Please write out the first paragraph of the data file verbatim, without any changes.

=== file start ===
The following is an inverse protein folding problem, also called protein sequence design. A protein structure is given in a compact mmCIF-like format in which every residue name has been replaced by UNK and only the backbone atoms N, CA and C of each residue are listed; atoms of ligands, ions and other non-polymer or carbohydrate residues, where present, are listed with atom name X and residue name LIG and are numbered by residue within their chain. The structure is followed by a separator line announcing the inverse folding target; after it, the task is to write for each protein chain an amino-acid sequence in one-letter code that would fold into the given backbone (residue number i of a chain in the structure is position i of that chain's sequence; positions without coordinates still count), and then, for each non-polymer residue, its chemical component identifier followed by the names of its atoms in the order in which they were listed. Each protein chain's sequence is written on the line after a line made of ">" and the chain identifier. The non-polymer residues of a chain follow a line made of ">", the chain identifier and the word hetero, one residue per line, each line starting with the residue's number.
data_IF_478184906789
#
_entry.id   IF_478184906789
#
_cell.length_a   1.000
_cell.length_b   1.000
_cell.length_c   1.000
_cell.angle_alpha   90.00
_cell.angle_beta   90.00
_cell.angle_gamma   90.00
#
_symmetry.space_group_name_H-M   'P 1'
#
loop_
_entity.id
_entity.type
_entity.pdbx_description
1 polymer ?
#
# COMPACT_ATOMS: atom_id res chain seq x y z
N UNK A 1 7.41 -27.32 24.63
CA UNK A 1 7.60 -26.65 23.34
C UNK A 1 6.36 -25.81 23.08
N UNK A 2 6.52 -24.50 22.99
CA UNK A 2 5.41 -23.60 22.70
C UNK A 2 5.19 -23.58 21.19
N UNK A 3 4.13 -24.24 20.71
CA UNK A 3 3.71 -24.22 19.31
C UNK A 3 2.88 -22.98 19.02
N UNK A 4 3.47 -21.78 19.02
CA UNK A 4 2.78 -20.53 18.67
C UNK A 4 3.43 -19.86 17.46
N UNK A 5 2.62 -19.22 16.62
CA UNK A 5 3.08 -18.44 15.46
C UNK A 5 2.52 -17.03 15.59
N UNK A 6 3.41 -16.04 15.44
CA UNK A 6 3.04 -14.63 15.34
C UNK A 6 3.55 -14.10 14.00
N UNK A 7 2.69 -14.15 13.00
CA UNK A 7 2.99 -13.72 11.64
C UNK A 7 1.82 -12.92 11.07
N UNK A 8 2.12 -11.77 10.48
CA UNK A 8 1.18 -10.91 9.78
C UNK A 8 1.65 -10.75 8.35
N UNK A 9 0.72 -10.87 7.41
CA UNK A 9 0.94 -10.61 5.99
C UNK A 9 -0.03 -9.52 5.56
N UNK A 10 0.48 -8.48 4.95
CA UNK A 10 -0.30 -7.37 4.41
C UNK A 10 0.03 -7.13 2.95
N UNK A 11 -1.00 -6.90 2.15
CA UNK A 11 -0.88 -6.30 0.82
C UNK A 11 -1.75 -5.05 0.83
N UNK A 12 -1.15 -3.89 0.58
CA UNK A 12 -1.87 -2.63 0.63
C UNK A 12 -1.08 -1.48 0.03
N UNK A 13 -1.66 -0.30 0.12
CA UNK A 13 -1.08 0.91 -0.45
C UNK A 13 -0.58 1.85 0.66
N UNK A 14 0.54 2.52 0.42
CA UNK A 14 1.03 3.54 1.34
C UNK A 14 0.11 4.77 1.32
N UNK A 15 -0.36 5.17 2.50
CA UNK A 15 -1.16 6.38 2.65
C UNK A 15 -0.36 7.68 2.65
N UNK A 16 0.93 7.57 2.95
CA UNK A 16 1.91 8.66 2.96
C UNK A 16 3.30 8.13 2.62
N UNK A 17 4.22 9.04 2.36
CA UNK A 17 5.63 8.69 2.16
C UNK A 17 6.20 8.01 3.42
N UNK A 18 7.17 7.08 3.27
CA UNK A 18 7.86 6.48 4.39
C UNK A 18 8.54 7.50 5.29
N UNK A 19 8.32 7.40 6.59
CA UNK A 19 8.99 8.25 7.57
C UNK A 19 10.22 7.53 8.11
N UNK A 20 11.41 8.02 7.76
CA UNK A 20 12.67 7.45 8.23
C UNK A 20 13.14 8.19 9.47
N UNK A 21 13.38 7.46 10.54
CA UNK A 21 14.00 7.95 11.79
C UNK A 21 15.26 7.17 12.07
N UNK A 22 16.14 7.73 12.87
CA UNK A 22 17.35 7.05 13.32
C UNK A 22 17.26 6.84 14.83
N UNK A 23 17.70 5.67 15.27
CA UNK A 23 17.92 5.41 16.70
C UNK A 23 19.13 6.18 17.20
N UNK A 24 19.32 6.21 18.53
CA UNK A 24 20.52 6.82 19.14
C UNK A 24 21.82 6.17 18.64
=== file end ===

The following is an inverse protein folding problem, also called protein sequence design. A protein structure is given in a compact mmCIF-like format in which every residue name has been replaced by UNK and only the backbone atoms N, CA and C of each residue are listed; atoms of ligands, ions and other non-polymer or carbohydrate residues, where present, are listed with atom name X and residue name LIG and are numbered by residue within their chain. The structure is followed by a separator line announcing the inverse folding target; after it, the task is to write for each protein chain an amino-acid sequence in one-letter code that would fold into the given backbone (residue number i of a chain in the structure is position i of that chain's sequence; positions without coordinates still count), and then, for each non-polymer residue, its chemical component identifier followed by the names of its atoms in the order in which they were listed. Each protein chain's sequence is written on the line after a line made of ">" and the chain identifier. The non-polymer residues of a chain follow a line made of ">", the chain identifier and the word hetero, one residue per line, each line starting with the residue's number.